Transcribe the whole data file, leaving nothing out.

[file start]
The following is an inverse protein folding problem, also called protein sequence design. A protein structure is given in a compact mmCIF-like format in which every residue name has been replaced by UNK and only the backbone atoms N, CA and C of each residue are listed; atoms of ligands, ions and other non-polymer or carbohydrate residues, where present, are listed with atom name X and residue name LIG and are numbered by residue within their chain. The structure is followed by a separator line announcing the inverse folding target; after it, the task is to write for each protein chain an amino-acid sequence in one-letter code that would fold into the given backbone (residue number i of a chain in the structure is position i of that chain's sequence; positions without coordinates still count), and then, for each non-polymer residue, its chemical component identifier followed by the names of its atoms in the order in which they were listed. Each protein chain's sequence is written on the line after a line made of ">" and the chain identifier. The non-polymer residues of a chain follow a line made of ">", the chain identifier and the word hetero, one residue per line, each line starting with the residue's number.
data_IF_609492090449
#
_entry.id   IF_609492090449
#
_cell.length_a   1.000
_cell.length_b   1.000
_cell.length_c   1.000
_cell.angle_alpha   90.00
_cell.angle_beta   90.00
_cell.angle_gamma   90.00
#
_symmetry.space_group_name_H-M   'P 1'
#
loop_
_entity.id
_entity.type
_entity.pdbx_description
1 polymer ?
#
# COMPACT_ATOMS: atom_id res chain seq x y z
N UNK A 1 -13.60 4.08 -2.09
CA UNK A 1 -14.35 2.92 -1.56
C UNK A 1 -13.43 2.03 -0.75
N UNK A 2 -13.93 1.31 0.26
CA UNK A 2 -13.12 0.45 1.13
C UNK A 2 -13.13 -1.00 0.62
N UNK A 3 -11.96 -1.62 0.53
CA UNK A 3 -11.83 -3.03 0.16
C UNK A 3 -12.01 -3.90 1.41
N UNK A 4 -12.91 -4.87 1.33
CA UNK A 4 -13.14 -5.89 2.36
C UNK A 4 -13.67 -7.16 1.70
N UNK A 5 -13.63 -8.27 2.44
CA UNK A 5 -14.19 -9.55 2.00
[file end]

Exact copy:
The following is an inverse protein folding problem, also called protein sequence design. A protein structure is given in a compact mmCIF-like format in which every residue name has been replaced by UNK and only the backbone atoms N, CA and C of each residue are listed; atoms of ligands, ions and other non-polymer or carbohydrate residues, where present, are listed with atom name X and residue name LIG and are numbered by residue within their chain. The structure is followed by a separator line announcing the inverse folding target; after it, the task is to write for each protein chain an amino-acid sequence in one-letter code that would fold into the given backbone (residue number i of a chain in the structure is position i of that chain's sequence; positions without coordinates still count), and then, for each non-polymer residue, its chemical component identifier followed by the names of its atoms in the order in which they were listed. Each protein chain's sequence is written on the line after a line made of ">" and the chain identifier. The non-polymer residues of a chain follow a line made of ">", the chain identifier and the word hetero, one residue per line, each line starting with the residue's number.
data_IF_609492090449
#
_entry.id   IF_609492090449
#
_cell.length_a   1.000
_cell.length_b   1.000
_cell.length_c   1.000
_cell.angle_alpha   90.00
_cell.angle_beta   90.00
_cell.angle_gamma   90.00
#
_symmetry.space_group_name_H-M   'P 1'
#
loop_
_entity.id
_entity.type
_entity.pdbx_description
1 polymer ?
#
# COMPACT_ATOMS: atom_id res chain seq x y z
N UNK A 1 -13.60 4.08 -2.09
CA UNK A 1 -14.35 2.92 -1.56
C UNK A 1 -13.43 2.03 -0.75
N UNK A 2 -13.93 1.31 0.26
CA UNK A 2 -13.12 0.45 1.13
C UNK A 2 -13.13 -1.00 0.62
N UNK A 3 -11.96 -1.62 0.53
CA UNK A 3 -11.83 -3.03 0.16
C UNK A 3 -12.01 -3.90 1.41
N UNK A 4 -12.91 -4.87 1.33
CA UNK A 4 -13.14 -5.89 2.36
C UNK A 4 -13.67 -7.16 1.70
N UNK A 5 -13.63 -8.27 2.44
CA UNK A 5 -14.19 -9.55 2.00